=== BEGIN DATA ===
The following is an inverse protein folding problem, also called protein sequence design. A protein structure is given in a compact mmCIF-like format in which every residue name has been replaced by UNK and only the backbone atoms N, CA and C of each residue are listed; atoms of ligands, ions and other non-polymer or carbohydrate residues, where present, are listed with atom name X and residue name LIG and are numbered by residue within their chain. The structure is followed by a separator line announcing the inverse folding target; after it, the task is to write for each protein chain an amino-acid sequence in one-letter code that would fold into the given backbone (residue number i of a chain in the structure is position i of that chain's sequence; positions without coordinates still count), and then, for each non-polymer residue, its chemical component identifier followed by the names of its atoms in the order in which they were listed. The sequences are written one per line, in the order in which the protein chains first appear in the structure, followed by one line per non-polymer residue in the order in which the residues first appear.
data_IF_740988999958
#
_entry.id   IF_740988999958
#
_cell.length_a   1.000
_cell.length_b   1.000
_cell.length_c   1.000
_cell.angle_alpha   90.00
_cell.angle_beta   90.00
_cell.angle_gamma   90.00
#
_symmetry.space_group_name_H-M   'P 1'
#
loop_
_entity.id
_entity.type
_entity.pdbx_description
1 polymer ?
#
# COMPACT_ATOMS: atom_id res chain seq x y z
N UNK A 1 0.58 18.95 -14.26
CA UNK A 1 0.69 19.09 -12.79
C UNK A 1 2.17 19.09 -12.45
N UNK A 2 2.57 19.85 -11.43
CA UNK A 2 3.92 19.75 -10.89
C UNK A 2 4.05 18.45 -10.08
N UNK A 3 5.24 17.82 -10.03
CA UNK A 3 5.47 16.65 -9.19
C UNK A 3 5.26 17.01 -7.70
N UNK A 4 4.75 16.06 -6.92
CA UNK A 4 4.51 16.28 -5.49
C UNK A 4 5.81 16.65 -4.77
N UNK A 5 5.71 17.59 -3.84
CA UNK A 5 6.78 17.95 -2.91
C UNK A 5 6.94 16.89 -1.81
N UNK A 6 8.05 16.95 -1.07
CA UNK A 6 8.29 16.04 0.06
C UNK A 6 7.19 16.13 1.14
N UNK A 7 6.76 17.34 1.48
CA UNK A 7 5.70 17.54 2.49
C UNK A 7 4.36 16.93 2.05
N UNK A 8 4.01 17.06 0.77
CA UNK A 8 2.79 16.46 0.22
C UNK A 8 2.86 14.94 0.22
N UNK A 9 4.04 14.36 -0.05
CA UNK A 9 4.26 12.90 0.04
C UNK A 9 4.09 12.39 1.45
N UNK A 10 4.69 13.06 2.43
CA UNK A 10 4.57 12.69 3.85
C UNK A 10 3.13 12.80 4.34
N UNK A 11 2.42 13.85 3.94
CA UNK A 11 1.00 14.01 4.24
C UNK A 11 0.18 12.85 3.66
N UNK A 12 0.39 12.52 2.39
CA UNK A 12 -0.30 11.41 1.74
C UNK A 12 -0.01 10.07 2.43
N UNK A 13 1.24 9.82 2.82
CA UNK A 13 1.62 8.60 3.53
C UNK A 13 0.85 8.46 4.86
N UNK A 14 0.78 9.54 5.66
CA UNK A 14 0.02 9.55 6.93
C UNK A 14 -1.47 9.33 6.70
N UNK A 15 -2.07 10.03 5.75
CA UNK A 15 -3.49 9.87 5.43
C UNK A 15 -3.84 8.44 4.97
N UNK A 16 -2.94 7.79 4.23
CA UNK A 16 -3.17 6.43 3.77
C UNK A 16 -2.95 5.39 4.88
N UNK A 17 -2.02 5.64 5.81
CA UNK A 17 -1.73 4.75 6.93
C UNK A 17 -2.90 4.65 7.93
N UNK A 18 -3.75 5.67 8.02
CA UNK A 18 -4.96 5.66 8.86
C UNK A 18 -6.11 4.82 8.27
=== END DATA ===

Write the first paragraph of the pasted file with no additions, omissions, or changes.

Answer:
The following is an inverse protein folding problem, also called protein sequence design. A protein structure is given in a compact mmCIF-like format in which every residue name has been replaced by UNK and only the backbone atoms N, CA and C of each residue are listed; atoms of ligands, ions and other non-polymer or carbohydrate residues, where present, are listed with atom name X and residue name LIG and are numbered by residue within their chain. The structure is followed by a separator line announcing the inverse folding target; after it, the task is to write for each protein chain an amino-acid sequence in one-letter code that would fold into the given backbone (residue number i of a chain in the structure is position i of that chain's sequence; positions without coordinates still count), and then, for each non-polymer residue, its chemical component identifier followed by the names of its atoms in the order in which they were listed. The sequences are written one per line, in the order in which the protein chains first appear in the structure, followed by one line per non-polymer residue in the order in which the residues first appear.